40ml) of cold water – Use filtered water (Chlorine kills yeast)
When the water turns cloudy, strain out the fruit, add 3-4 tblspn (30 to 40) grams of flour to the mixture (add an ‘equal mass’ of flour to the mixture – any type flour will do)
Leave somewhere warm for 12 hours to allow the yeast bubbles to grow
Take some of your mixture and repeat the water and flour process, adding 30 to 40 ml of
cold water and 30, 40 grams of flour – leave for 24 hours
Your yeast should now be very bubbly – should be ready to use in baking
Fresh fruit peels, like apple peels, as could sugar-heavy water from boiled potatoes can
also make yeast, same method.
An almost empty beer bottle may contain enough yeast to start a yeast colony.
DIY Baking Powder
A common ingredient in baking recipes, baking powder is a combination of baking soda and acid. It’s the leavening agent that gives a desirable lift to cakes and breads. When mixed with a liquid, baking powder releases bubbles of carbon dioxide, which causes baked goods to rise.
Cream of tartar combined with baking soda is the safest bet for baking powder substitution. If you have a jar in your spice cabinet, go this route. To replace 1 teaspoon baking powder, combine 1/4 teaspoon baking soda with 5/8 teaspoon cream of tartar.
The acidity in buttermilk allows it to stand in for baking powder. To substitute for 1 teaspoon baking powder, combine 1/2 cup buttermilk and 1/4 teaspoon baking soda. Reduce the other liquids in the recipe by 1/2 cup to maintain the desired consistency.
Sour Milk can also be a substitute As with buttermilk, it has the acidity necessary for a successful swap. Note: Only use milk that is soured with a tangy smell—go ahead and throw away lumpy or rancid milk. No one wants that.
To substitute for 1 teaspoon baking powder, combine 1/2 cup sour milk and 1/4 teaspoon baking soda. Reduce the other liquids in the recipe by 1/2 cup to maintain the desired consistency.
You can also make sour milk by adding 1 tablespoon lemon juice to 1 cup milk and letting it sit for 2 minutes.
I haven’t tried these, but I’m sure they’ll work.
Use a large container when making any kind of starter. You’ll be surprised at how much a starter recipe will expand. I’ve cleaned several overflown starters off of the counter.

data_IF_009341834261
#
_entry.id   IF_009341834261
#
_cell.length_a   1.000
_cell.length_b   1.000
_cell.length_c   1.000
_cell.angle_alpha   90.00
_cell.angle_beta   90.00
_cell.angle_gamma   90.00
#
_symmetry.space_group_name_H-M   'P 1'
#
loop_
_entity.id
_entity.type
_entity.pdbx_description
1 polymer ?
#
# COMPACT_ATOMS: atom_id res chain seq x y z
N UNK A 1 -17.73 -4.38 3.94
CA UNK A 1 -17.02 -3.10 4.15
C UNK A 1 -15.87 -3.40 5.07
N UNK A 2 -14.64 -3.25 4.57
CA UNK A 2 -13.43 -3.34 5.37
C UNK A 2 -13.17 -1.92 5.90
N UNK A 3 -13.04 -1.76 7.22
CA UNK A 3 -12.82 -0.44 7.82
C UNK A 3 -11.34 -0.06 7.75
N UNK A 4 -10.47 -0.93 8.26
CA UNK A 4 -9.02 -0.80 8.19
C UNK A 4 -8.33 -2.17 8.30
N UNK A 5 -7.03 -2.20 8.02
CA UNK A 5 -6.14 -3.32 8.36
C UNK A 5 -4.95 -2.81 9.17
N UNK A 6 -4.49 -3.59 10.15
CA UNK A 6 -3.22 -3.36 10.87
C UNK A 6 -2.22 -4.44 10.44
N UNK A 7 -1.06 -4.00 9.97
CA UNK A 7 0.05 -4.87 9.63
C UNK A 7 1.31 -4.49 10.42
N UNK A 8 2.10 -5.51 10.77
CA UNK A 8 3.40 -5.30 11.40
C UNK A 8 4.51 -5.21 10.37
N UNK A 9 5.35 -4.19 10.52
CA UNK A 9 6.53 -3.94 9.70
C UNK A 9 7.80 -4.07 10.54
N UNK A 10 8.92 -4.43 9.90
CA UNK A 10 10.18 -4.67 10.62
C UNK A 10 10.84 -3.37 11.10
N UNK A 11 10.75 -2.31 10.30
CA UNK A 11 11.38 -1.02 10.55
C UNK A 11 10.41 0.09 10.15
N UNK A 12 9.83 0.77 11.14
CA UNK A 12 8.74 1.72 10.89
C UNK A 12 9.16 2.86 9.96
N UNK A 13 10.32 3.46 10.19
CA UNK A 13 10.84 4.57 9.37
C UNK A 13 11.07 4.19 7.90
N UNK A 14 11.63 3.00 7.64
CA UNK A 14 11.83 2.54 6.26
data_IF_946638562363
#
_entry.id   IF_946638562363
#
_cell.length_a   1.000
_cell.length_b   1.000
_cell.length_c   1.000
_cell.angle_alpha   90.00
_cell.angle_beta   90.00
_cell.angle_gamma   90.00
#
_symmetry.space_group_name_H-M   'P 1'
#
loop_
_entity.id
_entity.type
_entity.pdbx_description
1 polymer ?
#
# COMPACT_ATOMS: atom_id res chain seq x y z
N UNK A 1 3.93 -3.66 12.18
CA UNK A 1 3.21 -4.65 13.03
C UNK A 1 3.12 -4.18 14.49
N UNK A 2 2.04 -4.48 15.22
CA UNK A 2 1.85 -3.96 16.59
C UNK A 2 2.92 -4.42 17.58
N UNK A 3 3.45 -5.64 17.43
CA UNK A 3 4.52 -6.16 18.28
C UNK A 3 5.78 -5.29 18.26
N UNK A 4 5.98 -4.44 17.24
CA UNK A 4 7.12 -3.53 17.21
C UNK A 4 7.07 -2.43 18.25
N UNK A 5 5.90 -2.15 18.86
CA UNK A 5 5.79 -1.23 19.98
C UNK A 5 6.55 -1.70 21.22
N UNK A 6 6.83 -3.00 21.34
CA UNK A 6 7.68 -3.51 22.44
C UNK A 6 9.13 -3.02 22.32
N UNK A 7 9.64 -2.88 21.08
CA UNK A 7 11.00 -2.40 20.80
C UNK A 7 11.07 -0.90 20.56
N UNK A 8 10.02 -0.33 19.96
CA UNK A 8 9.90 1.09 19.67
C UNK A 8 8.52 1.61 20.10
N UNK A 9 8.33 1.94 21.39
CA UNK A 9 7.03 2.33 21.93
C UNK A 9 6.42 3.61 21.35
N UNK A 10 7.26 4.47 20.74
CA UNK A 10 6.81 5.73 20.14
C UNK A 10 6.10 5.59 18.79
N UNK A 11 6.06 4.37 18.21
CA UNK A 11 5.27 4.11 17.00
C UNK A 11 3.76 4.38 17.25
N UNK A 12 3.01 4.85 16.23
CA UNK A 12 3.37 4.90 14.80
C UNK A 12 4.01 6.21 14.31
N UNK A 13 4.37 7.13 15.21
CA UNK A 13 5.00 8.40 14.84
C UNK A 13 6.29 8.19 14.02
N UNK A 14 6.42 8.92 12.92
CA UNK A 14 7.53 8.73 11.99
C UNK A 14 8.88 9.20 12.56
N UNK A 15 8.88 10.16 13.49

Don’t remember where I found these, but it was recent and don’t believe they were on Tess’ site as I don’t visit there unless some reference here directs me there.
As to finding flour in the grocery store, good luck. There haven’t been many packages in the store I shop at for several months. Last week there were five packages. Before Kung Flu there were ~100 available in several brands.
Thanks. Useful information about bread starter culture.
I’m not sure what the author is saying about gluten, but it is not “…the enemy of light, airy bread…” In fact, gluten is what makes bread’s light and airy texture…white bread anyway.
I always add gluten to all purpose flour when making white bread (not so with bread flour however). It keeps the loaf from becoming dense and heavy.
if you DO have yeast, here’s an excellent recipe from kulafarmer.
2 cups lukewarm water…disolve 2 tablespoons(i use 8) of sugar and 2 teaspoons of yeast into it.
in the mixing bowl add 4 cups flower, 2 teaspoons salt…..
wait a couple minutes, and stir yeastwater into flour.
it will be very wet, with no need to knead it. let sit in a warm place for an hour.
grease/butter the breadpans, or even pyrex ovenproof baking bowl and pour in mix, after pushing out most of that air(instead of kneading).
here’s MY next step….turn oven on for one minute….not any more, then place pans in oven, after turning it off, and leave sit for a half hour or so, until doubled, at least…..then turn on oven to 350, and set timer for 35 minutes, maybe 40. adding the sugar has made it WAAAAY better for ME, just my opinion. this is now my favorite bread. i will never have to buy bread in a store again. too easy, and soo good!
My Grandmother used to make the best white, and sourdough bread ever. I could eat an entire loaf hot out of the oven, with butter and her delicious homemade strawberry jam piled on every slice !
My Dad told us that when he was growing up his mother made two loaves of bread every day. She’d get up ~4:30 make the dough and a pot of coffee, after kneading the dough, she’d put it in the oven, then back to bed until ~6:30. When she got up to the real start of her day, the bread would be ready to come out of the oven. She was still making bread almost every day in her seventies.